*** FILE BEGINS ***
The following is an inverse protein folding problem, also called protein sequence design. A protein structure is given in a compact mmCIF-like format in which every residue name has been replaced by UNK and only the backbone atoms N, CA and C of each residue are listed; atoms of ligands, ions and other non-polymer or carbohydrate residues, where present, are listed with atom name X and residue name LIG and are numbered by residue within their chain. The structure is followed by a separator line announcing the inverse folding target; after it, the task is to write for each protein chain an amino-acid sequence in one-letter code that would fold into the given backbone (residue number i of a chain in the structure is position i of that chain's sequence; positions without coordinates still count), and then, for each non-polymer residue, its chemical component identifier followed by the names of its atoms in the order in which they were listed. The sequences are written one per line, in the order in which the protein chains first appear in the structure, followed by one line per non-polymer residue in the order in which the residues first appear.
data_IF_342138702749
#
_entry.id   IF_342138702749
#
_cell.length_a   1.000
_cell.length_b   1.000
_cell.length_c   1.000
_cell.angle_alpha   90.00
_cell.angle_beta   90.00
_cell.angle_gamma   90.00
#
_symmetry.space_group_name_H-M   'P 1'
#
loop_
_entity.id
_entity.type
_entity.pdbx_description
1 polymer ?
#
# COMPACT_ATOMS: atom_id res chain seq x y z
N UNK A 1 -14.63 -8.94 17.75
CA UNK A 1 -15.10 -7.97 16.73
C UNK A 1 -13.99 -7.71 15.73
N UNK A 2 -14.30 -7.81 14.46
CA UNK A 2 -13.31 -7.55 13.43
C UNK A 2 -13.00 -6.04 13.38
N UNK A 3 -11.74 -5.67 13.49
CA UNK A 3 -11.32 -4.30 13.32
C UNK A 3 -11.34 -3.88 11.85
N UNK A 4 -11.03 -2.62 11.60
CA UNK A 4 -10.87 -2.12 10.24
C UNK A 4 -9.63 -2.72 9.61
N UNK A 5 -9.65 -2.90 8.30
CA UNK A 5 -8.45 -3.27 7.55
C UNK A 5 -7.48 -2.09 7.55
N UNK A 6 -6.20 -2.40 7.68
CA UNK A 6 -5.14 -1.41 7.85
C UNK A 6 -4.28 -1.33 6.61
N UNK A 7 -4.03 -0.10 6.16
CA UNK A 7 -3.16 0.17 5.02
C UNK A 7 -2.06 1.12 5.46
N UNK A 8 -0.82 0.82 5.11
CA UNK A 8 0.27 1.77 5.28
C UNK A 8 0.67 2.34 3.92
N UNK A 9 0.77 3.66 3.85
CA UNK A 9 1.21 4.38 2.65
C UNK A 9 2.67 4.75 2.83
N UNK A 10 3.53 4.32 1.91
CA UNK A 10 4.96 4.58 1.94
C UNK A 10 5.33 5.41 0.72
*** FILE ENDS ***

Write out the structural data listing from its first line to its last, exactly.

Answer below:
The following is an inverse protein folding problem, also called protein sequence design. A protein structure is given in a compact mmCIF-like format in which every residue name has been replaced by UNK and only the backbone atoms N, CA and C of each residue are listed; atoms of ligands, ions and other non-polymer or carbohydrate residues, where present, are listed with atom name X and residue name LIG and are numbered by residue within their chain. The structure is followed by a separator line announcing the inverse folding target; after it, the task is to write for each protein chain an amino-acid sequence in one-letter code that would fold into the given backbone (residue number i of a chain in the structure is position i of that chain's sequence; positions without coordinates still count), and then, for each non-polymer residue, its chemical component identifier followed by the names of its atoms in the order in which they were listed. The sequences are written one per line, in the order in which the protein chains first appear in the structure, followed by one line per non-polymer residue in the order in which the residues first appear.
data_IF_342138702749
#
_entry.id   IF_342138702749
#
_cell.length_a   1.000
_cell.length_b   1.000
_cell.length_c   1.000
_cell.angle_alpha   90.00
_cell.angle_beta   90.00
_cell.angle_gamma   90.00
#
_symmetry.space_group_name_H-M   'P 1'
#
loop_
_entity.id
_entity.type
_entity.pdbx_description
1 polymer ?
#
# COMPACT_ATOMS: atom_id res chain seq x y z
N UNK A 1 -14.63 -8.94 17.75
CA UNK A 1 -15.10 -7.97 16.73
C UNK A 1 -13.99 -7.71 15.73
N UNK A 2 -14.30 -7.81 14.46
CA UNK A 2 -13.31 -7.55 13.43
C UNK A 2 -13.00 -6.04 13.38
N UNK A 3 -11.74 -5.67 13.49
CA UNK A 3 -11.32 -4.30 13.32
C UNK A 3 -11.34 -3.88 11.85
N UNK A 4 -11.03 -2.62 11.60
CA UNK A 4 -10.87 -2.12 10.24
C UNK A 4 -9.63 -2.72 9.61
N UNK A 5 -9.65 -2.90 8.30
CA UNK A 5 -8.45 -3.27 7.55
C UNK A 5 -7.48 -2.09 7.55
N UNK A 6 -6.20 -2.40 7.68
CA UNK A 6 -5.14 -1.41 7.85
C UNK A 6 -4.28 -1.33 6.61
N UNK A 7 -4.03 -0.10 6.16
CA UNK A 7 -3.16 0.17 5.02
C UNK A 7 -2.06 1.12 5.46
N UNK A 8 -0.82 0.82 5.11
CA UNK A 8 0.27 1.77 5.28
C UNK A 8 0.67 2.34 3.92
N UNK A 9 0.77 3.66 3.85
CA UNK A 9 1.21 4.38 2.65
C UNK A 9 2.67 4.75 2.83
N UNK A 10 3.53 4.32 1.91
CA UNK A 10 4.96 4.58 1.94
C UNK A 10 5.33 5.41 0.72